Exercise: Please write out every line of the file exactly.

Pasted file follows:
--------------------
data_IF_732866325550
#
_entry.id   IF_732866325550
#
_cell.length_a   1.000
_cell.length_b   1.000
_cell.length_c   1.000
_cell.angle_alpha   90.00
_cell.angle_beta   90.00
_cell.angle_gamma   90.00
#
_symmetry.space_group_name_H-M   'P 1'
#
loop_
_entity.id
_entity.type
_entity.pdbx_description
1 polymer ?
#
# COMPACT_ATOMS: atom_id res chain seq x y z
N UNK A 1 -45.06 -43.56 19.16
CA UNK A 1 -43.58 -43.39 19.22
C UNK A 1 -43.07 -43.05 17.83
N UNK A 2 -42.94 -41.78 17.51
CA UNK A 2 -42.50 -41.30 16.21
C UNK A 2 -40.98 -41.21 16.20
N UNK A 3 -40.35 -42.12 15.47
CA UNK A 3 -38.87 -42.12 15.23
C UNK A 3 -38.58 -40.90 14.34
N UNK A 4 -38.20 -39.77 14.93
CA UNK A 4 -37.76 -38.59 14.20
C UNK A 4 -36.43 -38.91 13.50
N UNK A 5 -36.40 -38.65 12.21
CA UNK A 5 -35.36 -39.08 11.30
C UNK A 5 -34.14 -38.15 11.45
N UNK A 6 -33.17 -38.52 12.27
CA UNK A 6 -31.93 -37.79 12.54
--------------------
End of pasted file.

data_IF_732866325550
#
_entry.id   IF_732866325550
#
_cell.length_a   1.000
_cell.length_b   1.000
_cell.length_c   1.000
_cell.angle_alpha   90.00
_cell.angle_beta   90.00
_cell.angle_gamma   90.00
#
_symmetry.space_group_name_H-M   'P 1'
#
loop_
_entity.id
_entity.type
_entity.pdbx_description
1 polymer ?
#
# COMPACT_ATOMS: atom_id res chain seq x y z
N UNK A 1 -45.06 -43.56 19.16
CA UNK A 1 -43.58 -43.39 19.22
C UNK A 1 -43.07 -43.05 17.83
N UNK A 2 -42.94 -41.78 17.51
CA UNK A 2 -42.50 -41.30 16.21
C UNK A 2 -40.98 -41.21 16.20
N UNK A 3 -40.35 -42.12 15.47
CA UNK A 3 -38.87 -42.12 15.23
C UNK A 3 -38.58 -40.90 14.34
N UNK A 4 -38.20 -39.77 14.93
CA UNK A 4 -37.76 -38.59 14.20
C UNK A 4 -36.43 -38.91 13.50
N UNK A 5 -36.40 -38.65 12.21
CA UNK A 5 -35.36 -39.08 11.30
C UNK A 5 -34.14 -38.15 11.45
N UNK A 6 -33.17 -38.52 12.27
CA UNK A 6 -31.93 -37.79 12.54